As a scientist, I am impassioned to share research findings that upend conventionally-held wisdom about the brain - modifying viewpoints that are obsolete, wrong, and disabling.
The journal Neuropsychological Rehabilitation has just published the results of a study conducted by our interdisciplinary team of experts at the Center for BrainHealth at The University of Texas at Dallas. The study found that strategy-based cognitive training significantly improves the cognitive performance, psychological and neural health of those who have experienced a traumatic brain injury (TBI), long after the initial injury.
These findings should permanently put to rest the view, once commonly held among scientists and the medical community, that the brain can only recover lost functions for a period of one year following injury. Unfortunately, insurance companies still base their coverage policies on this outdated assumption. What's worse, many of those afflicted with TBI may be tempted to give up on their recovery based on what we now know to be false.
The latest findings are sure to bring much-needed hope to the 5.3 million Americans living with TBI and their family members. TBI continues to be a leading cause of death and disability, and is a particular risk for our service members; more than 327,000 have been diagnosed with TBI since 2000. Whether caused by the blast of a bomb, or sustained in a car accident, a fall, or playing sports, such injuries--even those considered mild--can have consequences that last an entire lifetime.
Those who have sustained traumatic brain injuries often experience persistent cognitive difficulties, including poor ability to focus on the task at hand, to make decisions, or to anticipate consequences. They may feel overwhelmed or paralyzed when faced with too much information or the need to generate solutions to problems. They may also suffer from psychological difficulties, such as depression and post-traumatic stress disorder, which further hinder their participation in and enjoyment of daily activities.
Fortunately, as our study and other research reveals, the brain--even an injured brain--has tremendous power to grow, change, rewire and repair itself throughout life. We are also learning the rewiring of a brain depends on the degree to which it is challenged. If a person with a brain injury is trained using predominantly low-level thinking tasks, those are the connections that will be rebuilt.
Until now, most TBI treatment protocols have focused on restoring basic mental functions, such as memory or attention. The belief has been training should occur from the bottom up to help those with TBI rebuild their skills and mental capacity. Typically these training regimens ignore higher level thinking skills controlled by frontal lobe networks, such as decision-making, planning and judgment.
Through this study, we sought to test the hypothesis that a strategy-based cognitive training regimen focusing on higher-level thinking skills would be a more effective way to repair the brain after injury than a training that taught important facts about the brain and how it operates. Using a program we developed that focuses on improving higher-level thinking skills, we set out to determine whether this training could improve brain health and cognitive function in adults with TBI. Specifically, we wanted to find out if the training could help an individual make gains toward achieving his or her personal best.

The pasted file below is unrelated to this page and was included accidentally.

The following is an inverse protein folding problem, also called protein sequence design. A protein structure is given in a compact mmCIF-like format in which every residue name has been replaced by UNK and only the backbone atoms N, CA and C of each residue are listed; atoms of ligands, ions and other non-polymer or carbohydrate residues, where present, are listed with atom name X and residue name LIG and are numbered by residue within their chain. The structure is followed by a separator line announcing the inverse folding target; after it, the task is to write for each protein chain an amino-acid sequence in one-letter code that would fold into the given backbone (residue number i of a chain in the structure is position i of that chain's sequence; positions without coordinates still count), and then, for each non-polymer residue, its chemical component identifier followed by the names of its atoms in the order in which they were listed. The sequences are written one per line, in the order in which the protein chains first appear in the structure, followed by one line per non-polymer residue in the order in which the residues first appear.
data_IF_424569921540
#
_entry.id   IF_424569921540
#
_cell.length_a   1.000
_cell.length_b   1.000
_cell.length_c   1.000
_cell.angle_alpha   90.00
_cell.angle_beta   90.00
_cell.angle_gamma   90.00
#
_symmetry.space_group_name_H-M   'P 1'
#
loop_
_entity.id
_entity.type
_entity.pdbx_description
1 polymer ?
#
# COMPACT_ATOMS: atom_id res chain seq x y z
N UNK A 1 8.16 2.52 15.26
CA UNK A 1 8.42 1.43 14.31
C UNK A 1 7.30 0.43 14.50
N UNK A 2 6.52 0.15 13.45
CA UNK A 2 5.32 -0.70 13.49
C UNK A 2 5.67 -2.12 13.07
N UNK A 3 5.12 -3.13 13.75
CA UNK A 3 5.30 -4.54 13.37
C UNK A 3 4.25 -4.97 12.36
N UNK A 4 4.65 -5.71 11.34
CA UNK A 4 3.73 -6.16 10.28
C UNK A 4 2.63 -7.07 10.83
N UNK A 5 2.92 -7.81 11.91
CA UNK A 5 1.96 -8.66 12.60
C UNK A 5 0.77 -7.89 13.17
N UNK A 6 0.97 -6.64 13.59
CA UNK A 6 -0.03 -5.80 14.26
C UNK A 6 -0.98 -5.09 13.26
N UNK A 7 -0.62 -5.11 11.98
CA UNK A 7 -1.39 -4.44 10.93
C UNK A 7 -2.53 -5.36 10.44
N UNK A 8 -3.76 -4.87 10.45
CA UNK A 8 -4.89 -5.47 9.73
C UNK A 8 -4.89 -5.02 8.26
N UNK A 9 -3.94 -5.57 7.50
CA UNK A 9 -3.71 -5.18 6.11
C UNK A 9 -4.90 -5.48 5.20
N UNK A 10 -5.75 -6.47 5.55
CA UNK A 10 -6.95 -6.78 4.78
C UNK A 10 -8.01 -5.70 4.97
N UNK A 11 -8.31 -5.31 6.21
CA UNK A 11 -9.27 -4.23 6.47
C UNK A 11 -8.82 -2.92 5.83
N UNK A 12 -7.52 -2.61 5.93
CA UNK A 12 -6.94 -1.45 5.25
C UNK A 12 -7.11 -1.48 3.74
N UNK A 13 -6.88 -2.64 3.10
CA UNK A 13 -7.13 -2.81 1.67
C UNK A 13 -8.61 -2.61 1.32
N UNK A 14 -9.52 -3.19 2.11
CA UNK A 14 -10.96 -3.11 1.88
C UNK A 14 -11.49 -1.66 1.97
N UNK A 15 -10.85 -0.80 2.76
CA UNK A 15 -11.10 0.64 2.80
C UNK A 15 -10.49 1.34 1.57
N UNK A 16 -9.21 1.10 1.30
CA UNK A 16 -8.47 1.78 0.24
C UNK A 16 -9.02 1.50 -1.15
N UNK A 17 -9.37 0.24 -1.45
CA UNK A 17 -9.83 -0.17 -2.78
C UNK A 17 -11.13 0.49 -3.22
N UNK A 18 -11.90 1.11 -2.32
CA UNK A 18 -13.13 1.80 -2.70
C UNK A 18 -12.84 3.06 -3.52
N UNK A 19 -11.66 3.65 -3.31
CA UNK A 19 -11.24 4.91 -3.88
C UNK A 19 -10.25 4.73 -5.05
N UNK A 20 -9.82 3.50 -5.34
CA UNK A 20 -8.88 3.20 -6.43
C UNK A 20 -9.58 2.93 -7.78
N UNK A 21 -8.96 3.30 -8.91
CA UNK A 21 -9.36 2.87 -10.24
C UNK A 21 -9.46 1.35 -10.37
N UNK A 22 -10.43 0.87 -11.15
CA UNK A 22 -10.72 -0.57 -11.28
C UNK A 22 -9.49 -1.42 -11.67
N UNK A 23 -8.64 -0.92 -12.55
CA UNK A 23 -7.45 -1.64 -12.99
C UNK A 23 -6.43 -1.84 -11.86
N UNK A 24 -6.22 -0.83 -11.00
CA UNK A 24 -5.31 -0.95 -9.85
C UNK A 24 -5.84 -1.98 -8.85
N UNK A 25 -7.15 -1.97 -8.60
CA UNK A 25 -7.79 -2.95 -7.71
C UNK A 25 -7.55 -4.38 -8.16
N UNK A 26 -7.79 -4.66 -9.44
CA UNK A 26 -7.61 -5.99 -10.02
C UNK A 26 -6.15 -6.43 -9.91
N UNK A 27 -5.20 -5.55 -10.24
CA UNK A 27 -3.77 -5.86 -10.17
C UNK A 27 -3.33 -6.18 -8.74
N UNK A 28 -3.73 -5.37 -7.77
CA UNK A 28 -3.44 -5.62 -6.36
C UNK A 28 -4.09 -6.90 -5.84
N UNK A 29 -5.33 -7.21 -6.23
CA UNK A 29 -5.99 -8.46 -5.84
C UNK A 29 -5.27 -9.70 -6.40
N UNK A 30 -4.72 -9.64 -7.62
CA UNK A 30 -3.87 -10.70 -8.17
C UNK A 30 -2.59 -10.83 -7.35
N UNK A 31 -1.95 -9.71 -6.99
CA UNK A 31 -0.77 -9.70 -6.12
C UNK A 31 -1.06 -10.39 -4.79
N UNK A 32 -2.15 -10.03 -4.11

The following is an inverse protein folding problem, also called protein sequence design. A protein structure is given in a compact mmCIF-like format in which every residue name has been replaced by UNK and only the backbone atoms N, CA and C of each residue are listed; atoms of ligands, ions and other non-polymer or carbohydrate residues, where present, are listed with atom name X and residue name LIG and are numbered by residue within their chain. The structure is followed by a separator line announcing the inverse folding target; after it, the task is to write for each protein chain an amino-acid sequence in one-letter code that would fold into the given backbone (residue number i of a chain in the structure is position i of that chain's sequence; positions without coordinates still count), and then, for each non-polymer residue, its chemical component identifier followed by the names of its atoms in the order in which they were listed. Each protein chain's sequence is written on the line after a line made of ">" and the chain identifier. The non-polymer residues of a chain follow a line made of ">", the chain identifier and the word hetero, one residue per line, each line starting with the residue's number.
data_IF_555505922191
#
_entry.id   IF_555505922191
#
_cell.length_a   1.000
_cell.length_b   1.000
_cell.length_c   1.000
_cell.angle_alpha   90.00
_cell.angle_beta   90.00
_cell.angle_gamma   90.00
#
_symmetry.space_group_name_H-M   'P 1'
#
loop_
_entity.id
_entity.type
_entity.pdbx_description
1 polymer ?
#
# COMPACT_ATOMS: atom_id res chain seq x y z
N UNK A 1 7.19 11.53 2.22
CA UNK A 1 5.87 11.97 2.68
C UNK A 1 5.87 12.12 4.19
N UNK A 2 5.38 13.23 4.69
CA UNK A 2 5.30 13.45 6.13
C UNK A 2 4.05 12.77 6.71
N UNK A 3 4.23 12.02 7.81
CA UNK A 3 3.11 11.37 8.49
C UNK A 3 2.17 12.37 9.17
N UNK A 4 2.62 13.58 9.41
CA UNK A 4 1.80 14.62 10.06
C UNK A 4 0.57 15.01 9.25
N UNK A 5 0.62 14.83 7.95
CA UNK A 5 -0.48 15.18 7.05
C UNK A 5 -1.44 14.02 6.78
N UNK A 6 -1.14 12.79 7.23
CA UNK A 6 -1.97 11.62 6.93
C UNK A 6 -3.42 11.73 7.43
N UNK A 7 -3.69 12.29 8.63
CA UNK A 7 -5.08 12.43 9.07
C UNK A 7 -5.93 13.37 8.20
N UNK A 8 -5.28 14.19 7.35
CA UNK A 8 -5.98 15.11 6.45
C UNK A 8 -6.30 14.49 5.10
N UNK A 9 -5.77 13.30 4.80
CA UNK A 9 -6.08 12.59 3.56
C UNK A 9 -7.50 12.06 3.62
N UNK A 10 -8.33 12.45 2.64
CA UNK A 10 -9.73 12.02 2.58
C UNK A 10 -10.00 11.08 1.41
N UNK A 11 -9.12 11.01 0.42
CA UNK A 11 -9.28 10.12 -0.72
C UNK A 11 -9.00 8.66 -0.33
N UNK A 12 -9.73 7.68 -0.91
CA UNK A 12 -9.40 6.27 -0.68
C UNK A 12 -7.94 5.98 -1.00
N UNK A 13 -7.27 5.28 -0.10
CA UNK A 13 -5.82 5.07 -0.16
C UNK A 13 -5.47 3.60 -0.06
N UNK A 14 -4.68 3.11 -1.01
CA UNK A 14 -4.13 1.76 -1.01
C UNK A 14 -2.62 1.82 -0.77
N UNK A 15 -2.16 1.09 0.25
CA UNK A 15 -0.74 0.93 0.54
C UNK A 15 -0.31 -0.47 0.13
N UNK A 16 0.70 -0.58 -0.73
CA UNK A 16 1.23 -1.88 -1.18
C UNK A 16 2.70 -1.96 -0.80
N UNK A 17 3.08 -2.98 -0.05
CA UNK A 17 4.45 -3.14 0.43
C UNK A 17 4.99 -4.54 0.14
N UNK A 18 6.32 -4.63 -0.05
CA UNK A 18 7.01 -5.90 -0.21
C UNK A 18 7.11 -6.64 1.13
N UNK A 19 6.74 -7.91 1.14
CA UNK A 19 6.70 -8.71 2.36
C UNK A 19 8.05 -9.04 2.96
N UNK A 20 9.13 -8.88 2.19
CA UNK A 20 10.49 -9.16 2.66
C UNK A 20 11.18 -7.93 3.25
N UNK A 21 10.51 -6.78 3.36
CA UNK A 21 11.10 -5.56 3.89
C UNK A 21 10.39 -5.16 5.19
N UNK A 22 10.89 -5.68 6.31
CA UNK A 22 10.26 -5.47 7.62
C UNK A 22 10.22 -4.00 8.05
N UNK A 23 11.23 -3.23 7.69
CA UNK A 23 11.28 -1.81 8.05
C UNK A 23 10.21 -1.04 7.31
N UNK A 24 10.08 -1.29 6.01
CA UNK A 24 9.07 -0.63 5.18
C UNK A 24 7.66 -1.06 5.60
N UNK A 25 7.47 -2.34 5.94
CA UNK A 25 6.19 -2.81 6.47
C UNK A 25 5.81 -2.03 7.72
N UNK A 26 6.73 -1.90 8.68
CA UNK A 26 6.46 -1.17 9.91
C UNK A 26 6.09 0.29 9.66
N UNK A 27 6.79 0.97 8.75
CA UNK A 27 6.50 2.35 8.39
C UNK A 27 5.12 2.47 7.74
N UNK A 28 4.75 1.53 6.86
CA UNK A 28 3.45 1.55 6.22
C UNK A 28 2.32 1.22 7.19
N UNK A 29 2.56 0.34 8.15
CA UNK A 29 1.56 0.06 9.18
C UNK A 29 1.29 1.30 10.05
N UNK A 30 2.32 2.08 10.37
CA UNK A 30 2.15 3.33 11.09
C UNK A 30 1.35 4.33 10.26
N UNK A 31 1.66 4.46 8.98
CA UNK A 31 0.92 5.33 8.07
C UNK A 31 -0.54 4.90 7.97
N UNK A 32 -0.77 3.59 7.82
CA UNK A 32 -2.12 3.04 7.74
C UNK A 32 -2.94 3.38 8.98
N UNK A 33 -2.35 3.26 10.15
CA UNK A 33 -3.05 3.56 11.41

We examined 60 individuals, both veterans and civilians, between the ages of 19 and 65 who had sustained one or more traumatic brain injuries. More than two-thirds of study participants were injured a decade or more ago, well beyond the one-year period previously thought to be the limit of brain recovery.
Study participants who received strategy-based cognitive training saw significant improvement in memory and the ability to think abstractly. They reported a 60% reduction in depressive symptoms as well as an almost 40% reduction in symptoms related to post traumatic stress disorder. Blood flow to the frontal lobe region of the brain--the area responsible for memory, attention, decision-making and problem-solving--also increased significantly following the strategy-based training. And participants continued to realize cognitive, psychological and brain blood flow benefits three to four months after training, suggesting their health continued to improve even after the training ended.
The implications of these research findings are enormous. No longer can we falsely assume that brain injury survivors can recover only for a certain period or that they are destined to regain only a limited number of skills. The potential for improvement is far greater than previously believed possible. With the right interventions, TBI survivors can continue to make progress repairing their brain's health and their lives for many years. That knowledge should significantly change the way we think about--and address--this enormous public health challenge.